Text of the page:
Opioid Deaths Rising in Washtenaw County
Opioid overdoses are rising again in Washtenaw County, according to the Washtenaw County Health Department.
There were 78 opioid deaths in 2021 - up from 61 in 2020 and 60 in 2019.
The number is still slightly below the 81 recorded in 2018.
According to the county press release, 82 percent of opioid overdose deaths among county residents from January 2021 to May 2022 involved fentanyl. Fentanyl is a synthetic opioid that can be up to 50 to 100 times more potent than heroin. Most opioid deaths also involved other substances. More than half of all opioid overdose deaths involved stimulants - most often cocaine, followed by methamphetamine, according to the health department. An emerging substance is Xylazine, often added to fentalyl that's tranquilizer not approved for human use.
"Most opioid-related deaths involve fentanyl, additional substances, or other drugs added to illicit opioids,” says Jimena Loveluck, MSW, Washtenaw County Health Department health officer. “People may unknowingly ingest fatal doses of fentanyl or other substances, which can seriously increase the risk of a life-threatening overdose. It’s incredibly important to use extreme caution: never use alone and have naloxone on hand."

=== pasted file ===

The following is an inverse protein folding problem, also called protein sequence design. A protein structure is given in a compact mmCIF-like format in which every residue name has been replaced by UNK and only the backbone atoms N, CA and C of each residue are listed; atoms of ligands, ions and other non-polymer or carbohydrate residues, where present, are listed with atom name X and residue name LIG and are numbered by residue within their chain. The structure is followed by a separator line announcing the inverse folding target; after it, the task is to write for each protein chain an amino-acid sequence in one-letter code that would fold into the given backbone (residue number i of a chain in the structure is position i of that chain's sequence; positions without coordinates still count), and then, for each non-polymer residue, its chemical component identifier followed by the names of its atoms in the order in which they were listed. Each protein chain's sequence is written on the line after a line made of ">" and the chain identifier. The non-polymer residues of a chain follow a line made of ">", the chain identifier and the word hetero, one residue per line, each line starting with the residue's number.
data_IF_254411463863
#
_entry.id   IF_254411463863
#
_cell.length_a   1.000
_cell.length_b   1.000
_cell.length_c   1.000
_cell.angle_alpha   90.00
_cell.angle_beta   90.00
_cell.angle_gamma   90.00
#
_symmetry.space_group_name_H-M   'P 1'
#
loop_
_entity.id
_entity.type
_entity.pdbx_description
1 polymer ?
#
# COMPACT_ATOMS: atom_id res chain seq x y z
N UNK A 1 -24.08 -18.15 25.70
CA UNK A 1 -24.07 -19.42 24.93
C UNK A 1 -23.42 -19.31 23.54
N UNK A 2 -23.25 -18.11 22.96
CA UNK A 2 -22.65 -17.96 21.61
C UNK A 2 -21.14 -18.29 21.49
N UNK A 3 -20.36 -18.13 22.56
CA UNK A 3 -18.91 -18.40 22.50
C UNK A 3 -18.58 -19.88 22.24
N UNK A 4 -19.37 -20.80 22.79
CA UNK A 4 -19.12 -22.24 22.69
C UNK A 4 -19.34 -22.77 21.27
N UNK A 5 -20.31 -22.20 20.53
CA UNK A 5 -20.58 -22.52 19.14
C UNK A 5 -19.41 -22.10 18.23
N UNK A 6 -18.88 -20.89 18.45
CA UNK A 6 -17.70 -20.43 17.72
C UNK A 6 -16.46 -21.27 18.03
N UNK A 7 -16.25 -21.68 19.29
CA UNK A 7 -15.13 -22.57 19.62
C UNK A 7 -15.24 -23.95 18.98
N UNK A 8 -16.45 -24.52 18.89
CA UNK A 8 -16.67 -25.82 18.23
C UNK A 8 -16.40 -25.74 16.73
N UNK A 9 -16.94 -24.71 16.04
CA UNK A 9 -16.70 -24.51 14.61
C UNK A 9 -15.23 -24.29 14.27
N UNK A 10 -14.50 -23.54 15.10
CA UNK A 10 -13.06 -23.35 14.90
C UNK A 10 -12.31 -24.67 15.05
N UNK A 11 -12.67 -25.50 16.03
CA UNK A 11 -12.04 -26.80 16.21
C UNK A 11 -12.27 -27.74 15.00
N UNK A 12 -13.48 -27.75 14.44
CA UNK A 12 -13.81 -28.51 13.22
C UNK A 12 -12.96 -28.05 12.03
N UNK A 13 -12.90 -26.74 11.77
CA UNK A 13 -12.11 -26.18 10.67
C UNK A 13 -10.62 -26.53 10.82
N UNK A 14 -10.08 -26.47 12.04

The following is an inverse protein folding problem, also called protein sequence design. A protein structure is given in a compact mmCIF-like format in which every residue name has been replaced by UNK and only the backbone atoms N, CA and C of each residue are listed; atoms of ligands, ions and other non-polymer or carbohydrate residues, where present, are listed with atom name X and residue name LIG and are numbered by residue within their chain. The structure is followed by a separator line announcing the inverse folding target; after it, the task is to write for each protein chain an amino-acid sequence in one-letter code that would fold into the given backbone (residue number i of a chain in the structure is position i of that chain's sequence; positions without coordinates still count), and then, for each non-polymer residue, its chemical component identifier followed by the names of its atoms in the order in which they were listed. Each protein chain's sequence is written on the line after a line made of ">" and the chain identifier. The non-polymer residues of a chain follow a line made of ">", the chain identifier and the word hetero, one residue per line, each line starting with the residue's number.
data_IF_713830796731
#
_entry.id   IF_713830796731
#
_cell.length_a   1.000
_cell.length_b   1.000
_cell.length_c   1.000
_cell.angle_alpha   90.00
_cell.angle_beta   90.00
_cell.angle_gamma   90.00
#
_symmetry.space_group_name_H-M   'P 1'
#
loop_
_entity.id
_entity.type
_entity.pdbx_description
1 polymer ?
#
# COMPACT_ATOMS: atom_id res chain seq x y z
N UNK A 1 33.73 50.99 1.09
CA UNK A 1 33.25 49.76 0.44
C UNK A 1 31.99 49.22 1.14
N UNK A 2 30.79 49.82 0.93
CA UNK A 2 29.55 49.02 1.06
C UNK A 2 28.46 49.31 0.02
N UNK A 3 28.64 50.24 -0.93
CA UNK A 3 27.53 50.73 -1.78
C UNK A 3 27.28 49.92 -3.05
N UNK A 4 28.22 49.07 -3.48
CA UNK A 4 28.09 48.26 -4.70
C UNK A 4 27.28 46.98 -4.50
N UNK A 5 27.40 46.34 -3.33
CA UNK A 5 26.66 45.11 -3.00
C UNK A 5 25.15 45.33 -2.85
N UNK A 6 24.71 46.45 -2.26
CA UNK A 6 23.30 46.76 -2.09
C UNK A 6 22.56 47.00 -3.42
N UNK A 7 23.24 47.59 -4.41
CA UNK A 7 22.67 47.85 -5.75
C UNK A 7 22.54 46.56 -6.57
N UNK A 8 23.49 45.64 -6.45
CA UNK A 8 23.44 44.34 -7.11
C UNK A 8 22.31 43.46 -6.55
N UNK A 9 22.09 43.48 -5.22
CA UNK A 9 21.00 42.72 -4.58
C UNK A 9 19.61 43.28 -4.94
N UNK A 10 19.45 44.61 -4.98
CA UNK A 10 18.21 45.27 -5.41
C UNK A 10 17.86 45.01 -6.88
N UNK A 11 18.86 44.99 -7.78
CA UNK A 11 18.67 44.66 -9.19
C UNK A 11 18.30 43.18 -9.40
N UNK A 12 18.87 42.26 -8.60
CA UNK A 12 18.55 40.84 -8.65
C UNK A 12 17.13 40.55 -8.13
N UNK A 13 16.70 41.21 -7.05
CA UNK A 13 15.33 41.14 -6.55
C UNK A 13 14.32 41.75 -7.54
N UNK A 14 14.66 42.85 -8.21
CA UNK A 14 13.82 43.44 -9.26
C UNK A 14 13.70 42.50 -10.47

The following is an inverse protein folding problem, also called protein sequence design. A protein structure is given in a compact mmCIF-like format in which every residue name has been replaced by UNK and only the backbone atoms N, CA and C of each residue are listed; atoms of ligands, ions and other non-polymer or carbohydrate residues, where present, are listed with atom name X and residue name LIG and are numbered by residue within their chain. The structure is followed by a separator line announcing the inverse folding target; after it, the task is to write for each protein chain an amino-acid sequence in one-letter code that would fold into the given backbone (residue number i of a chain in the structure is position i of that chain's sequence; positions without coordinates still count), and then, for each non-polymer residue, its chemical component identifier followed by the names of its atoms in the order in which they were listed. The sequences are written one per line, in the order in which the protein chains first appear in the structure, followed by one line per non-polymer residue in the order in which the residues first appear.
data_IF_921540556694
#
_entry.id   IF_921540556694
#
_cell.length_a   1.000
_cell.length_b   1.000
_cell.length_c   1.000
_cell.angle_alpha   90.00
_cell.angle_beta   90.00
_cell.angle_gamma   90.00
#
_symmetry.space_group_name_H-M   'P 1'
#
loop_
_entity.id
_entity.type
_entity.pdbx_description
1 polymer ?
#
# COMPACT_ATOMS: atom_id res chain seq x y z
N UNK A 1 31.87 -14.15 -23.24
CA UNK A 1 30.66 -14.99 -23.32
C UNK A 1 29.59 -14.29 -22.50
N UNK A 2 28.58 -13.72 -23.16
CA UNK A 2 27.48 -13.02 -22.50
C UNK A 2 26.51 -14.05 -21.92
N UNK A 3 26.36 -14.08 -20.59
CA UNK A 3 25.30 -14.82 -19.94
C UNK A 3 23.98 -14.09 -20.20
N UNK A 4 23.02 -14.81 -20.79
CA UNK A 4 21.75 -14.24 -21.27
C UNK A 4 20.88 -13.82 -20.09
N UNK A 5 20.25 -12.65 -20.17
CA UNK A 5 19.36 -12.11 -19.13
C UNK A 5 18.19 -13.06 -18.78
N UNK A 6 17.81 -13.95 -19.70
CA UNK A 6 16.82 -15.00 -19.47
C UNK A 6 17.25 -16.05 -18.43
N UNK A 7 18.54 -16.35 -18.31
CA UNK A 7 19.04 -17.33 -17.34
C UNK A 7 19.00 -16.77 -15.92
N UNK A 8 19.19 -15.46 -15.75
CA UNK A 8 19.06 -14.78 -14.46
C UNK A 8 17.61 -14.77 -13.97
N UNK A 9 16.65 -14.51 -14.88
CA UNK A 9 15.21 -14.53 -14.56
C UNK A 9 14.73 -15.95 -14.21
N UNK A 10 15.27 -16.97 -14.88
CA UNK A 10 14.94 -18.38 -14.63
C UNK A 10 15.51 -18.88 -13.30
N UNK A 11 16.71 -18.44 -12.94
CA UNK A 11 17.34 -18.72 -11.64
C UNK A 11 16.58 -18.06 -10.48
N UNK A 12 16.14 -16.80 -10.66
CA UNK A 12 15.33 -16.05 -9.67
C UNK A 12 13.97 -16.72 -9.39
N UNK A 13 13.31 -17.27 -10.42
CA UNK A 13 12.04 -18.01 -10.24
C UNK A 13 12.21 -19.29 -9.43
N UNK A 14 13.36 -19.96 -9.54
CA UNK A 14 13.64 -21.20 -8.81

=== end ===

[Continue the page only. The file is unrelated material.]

Most residents who died of an opioid overdose were White (81%), male (71%), and between 25-44 years old (60%). There were a disproportionate number of Black/African American residents who died from an opioid overdose (19%), compared to the county level population of Black/African American residents (12%). Additional data is available in the Washtenaw County Health Department’s new September 2022 Opioid Report: https://bit.ly/wchdopioid22. Visit www.washtenaw.org/opioids for additional opioid reports and data.
Overdose prevention resources
Naloxone (also known as Narcan) is a safe medication that counteracts the dangerous effects of an opioid overdose. There are several ways to get free naloxone in Washtenaw County.
Recovery is possible. Find local stories of recovery, medication disposal sites, materials, and more harm reduction and treatment resources at www.washtenaw.org/ItIsPossible.